1,000 and counting; FIIs make a beeline for India
According to SEBI data, the total FII investment in India has surpassed $50 billion, reports Saumya Roy.india Updated: Dec 29, 2006 02:52 IST
The 1,000th foreign institutional investor (FII) has entered the Indian stock market. Reaching the magic number took 13 years - the government had opened the doors to overseas portfolio investors in 1993.
According to data available with the Securities and Exchange Board of India (SEBI), the FIIs have so far made a net investment in equities of $49.32 billion (Rs 2,13,031 crore). If their investment in debt is also taken into account, the net FII investment in India has surpassed $50 billion. They have bought shares worth Rs 13,27,251 crore and sold shares worth Rs 11,14,219 crore. This year, the net FII investment in equities has been $8.22 billion.
The reason for the global investment community's love for Indian stocks: a third consecutive year of 8 per cent growth in GDP and strong corporate performances.
On Wednesday, SEBI revealed its web site could not be updated in December and 1,030 FIIs had now been registered. Till November-end, 993 FIIs were registered.
"While this is a landmark, it is a continuation of what has been happening in the market for the past few years. The steady stream of inflow will last as long as the economy is robust," says Bandi Ram Prasad, a senior consultant with Dunn & Bradstreet, a business and credit-information firm, and a former chief economist at the Bombay Stock Exchange.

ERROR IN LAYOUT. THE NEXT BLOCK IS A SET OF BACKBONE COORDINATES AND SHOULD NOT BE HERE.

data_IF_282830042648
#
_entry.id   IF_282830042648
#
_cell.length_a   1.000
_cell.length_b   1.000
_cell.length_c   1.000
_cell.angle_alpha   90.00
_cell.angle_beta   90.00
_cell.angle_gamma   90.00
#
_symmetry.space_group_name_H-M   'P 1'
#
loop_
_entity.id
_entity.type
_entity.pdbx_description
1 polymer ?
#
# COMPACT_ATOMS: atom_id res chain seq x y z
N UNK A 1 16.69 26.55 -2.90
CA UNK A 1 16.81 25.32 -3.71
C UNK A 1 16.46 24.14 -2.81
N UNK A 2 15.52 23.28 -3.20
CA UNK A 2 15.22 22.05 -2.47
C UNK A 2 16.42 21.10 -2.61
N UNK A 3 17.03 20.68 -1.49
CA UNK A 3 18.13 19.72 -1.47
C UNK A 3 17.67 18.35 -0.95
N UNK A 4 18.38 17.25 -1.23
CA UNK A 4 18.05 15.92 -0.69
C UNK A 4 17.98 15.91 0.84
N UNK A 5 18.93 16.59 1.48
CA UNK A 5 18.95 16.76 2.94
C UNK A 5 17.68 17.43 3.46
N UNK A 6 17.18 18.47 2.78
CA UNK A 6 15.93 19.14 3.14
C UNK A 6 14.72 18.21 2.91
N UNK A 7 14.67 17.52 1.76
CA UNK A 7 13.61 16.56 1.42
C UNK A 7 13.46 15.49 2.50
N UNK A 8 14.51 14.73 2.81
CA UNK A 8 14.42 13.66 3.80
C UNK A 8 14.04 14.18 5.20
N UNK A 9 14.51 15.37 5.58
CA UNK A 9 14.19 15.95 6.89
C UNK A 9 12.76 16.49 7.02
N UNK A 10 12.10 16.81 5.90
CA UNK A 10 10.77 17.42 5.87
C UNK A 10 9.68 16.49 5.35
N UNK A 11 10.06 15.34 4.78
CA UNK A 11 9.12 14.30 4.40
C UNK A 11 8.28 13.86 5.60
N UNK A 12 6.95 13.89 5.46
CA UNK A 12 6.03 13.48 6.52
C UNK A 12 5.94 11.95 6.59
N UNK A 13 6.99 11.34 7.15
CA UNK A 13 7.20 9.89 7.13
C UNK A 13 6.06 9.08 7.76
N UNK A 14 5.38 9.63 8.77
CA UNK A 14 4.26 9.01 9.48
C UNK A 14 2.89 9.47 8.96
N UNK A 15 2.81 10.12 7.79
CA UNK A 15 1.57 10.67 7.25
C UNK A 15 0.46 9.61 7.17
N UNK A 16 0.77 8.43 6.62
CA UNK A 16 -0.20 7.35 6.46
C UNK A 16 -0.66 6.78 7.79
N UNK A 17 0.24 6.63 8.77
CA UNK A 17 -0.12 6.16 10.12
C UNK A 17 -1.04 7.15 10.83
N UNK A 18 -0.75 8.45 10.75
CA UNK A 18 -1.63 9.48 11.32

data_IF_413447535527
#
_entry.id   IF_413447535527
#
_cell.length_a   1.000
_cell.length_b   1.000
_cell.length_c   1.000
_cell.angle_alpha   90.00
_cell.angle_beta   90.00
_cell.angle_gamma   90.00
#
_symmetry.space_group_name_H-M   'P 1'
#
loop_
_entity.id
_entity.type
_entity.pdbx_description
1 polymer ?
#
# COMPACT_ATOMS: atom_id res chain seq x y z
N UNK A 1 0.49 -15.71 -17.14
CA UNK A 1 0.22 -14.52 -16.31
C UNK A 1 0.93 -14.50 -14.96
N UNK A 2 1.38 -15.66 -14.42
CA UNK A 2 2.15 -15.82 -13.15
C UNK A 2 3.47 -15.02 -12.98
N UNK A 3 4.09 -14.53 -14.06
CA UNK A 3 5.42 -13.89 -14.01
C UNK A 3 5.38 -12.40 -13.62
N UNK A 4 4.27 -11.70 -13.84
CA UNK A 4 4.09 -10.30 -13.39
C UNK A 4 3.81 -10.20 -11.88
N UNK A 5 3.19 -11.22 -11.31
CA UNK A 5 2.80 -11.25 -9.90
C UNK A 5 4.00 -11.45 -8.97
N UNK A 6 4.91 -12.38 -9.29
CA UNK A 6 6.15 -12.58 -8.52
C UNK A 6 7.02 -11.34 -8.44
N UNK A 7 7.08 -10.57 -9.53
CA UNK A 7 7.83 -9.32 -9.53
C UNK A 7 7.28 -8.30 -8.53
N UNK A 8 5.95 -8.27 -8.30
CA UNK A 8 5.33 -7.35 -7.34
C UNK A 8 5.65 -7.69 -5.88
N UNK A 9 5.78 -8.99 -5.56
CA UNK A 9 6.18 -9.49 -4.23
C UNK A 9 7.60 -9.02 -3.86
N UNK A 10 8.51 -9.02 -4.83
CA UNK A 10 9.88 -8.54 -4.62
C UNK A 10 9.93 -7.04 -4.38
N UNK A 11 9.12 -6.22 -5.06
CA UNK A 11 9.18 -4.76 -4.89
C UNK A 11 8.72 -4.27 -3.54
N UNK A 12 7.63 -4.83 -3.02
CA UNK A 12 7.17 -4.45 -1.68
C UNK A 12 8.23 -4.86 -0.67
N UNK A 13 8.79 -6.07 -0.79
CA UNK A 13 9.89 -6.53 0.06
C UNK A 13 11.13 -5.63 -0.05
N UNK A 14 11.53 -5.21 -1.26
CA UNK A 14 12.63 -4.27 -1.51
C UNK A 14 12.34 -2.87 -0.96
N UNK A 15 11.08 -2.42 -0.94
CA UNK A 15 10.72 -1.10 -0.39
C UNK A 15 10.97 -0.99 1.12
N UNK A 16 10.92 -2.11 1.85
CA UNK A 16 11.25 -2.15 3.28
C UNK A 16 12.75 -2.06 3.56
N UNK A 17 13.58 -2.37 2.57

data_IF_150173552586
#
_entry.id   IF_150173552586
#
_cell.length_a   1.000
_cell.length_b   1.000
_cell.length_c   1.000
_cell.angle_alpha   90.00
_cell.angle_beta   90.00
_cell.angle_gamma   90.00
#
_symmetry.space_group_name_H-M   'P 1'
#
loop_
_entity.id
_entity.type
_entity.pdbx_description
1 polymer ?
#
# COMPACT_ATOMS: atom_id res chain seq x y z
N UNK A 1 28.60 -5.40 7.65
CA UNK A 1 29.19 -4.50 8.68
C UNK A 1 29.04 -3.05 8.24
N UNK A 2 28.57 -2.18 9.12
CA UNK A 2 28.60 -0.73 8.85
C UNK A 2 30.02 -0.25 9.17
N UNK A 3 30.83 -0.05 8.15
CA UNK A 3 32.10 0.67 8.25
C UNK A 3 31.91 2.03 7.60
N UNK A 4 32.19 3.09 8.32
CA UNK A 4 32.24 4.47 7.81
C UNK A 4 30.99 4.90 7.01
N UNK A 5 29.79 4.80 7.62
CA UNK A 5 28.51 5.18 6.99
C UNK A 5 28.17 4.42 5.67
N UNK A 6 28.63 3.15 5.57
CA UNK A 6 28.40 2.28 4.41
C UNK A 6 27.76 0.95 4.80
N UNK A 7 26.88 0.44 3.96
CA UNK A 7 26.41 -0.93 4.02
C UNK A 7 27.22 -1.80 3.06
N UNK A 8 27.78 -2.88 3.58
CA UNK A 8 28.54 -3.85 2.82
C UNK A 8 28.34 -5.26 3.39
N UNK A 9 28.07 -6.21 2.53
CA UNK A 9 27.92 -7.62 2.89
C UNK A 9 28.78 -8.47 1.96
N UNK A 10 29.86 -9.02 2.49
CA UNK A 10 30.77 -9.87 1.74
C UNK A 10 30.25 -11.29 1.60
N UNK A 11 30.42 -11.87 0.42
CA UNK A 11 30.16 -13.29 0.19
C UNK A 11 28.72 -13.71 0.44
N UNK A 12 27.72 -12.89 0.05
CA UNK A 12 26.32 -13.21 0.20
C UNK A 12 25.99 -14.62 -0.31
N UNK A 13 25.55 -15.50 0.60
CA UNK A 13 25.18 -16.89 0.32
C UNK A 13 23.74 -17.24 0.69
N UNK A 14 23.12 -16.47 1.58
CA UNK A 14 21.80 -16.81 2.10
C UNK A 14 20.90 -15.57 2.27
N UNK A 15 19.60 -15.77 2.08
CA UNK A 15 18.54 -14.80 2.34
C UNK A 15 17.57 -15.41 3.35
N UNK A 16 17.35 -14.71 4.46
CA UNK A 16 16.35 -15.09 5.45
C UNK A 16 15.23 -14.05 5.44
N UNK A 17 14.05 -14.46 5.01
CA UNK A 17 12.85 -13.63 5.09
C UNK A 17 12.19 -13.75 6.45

Early investors talk of how investment in the 1990s was restricted to a few large-cap companies. Then India's booming technology sector started drawing global interest. The FIIs started chasing India's growth story in real earnest from 2003, when the corporate sector registered a net profit growth of over 50 per cent after debt restructuring by many manufacturing companies.
"I would say the turning point was when CALPERS (California Public Employees Retirement System) came in, after the 2004 elections," said Andrew Holland, head of the strategic risk group, Merrill Lynch.
While India still does not have an investment-grade rating, safer investors -- like pension funds -- are now entering the markets too. "India has low weightage and is not investment grade yet. So while these flows are robust, there is still room for growth," said Harendra Kumar, head of research, ICICI Direct.
The investments are spread out across various sectors and companies. Although the United States and Europe dominate as originating countries of FIIs, an increasing number of investors from Japan and West Asia have also started setting up shop in India.
While the foreign institutional investor investment is aggregated at $50 billion, the market value of the investment is much higher than $100 billion. So the foreign players have not only received huge dividends from Indian companies, the value of their investment in India has also grown substantially. They now hold over 40 per cent stake in 12 firms and between 25 per cent and 40 per cent in 45 firms. In about 250 Indian corporations, their holdings vary between 10 and 25 per cent.
SEBI has not disclosed the identity of the 1,000th investor. It could be either Anima SGRPA of Italy or Acumen Capital Management of the US, said a domestic broker.